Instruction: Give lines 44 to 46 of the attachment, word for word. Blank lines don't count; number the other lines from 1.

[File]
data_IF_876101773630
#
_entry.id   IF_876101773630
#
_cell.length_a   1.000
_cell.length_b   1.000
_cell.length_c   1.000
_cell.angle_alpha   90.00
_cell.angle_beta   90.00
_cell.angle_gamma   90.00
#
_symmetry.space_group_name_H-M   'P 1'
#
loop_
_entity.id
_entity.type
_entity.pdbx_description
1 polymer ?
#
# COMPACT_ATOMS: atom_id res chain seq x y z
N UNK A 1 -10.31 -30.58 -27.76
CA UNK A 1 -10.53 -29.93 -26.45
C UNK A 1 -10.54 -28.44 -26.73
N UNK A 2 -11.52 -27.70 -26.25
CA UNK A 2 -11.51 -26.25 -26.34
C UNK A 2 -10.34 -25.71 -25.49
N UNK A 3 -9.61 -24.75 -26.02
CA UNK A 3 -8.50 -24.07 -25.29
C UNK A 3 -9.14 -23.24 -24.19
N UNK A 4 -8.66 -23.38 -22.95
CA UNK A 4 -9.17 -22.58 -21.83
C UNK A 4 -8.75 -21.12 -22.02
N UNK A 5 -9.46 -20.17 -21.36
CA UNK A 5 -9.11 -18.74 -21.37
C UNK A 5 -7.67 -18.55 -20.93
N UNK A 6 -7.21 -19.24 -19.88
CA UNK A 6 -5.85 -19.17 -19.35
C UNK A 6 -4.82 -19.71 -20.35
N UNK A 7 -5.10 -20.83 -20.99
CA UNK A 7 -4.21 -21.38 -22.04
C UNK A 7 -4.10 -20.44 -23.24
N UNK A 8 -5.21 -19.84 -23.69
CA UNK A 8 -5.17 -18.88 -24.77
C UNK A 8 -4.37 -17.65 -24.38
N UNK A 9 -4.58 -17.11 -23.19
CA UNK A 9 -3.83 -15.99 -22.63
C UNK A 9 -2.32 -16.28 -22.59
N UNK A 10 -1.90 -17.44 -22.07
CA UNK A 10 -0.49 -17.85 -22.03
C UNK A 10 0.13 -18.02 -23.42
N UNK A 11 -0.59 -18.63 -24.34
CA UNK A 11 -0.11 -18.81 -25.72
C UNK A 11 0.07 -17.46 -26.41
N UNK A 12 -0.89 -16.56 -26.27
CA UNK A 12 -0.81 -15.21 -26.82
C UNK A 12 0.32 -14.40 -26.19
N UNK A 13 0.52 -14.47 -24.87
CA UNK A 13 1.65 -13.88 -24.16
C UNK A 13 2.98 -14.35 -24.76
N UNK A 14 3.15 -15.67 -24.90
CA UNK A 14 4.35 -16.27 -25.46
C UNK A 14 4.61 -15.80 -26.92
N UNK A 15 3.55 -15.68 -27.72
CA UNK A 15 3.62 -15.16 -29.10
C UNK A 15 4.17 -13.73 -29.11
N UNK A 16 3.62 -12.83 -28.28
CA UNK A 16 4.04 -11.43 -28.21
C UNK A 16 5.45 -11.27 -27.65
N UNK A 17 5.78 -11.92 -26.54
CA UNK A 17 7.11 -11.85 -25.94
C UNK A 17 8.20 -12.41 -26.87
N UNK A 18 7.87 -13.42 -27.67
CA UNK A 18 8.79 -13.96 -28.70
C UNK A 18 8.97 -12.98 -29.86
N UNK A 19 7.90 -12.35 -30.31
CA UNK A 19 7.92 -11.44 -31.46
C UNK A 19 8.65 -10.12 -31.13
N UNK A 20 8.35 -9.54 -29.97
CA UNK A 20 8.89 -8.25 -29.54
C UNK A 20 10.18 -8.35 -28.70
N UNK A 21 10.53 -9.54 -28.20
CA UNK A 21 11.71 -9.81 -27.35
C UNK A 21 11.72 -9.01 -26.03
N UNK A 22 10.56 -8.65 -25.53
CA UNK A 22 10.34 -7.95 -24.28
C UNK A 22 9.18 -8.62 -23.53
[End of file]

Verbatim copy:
C UNK A 8 -4.37 -17.65 -24.38
N UNK A 9 -4.58 -17.11 -23.19
CA UNK A 9 -3.83 -15.99 -22.63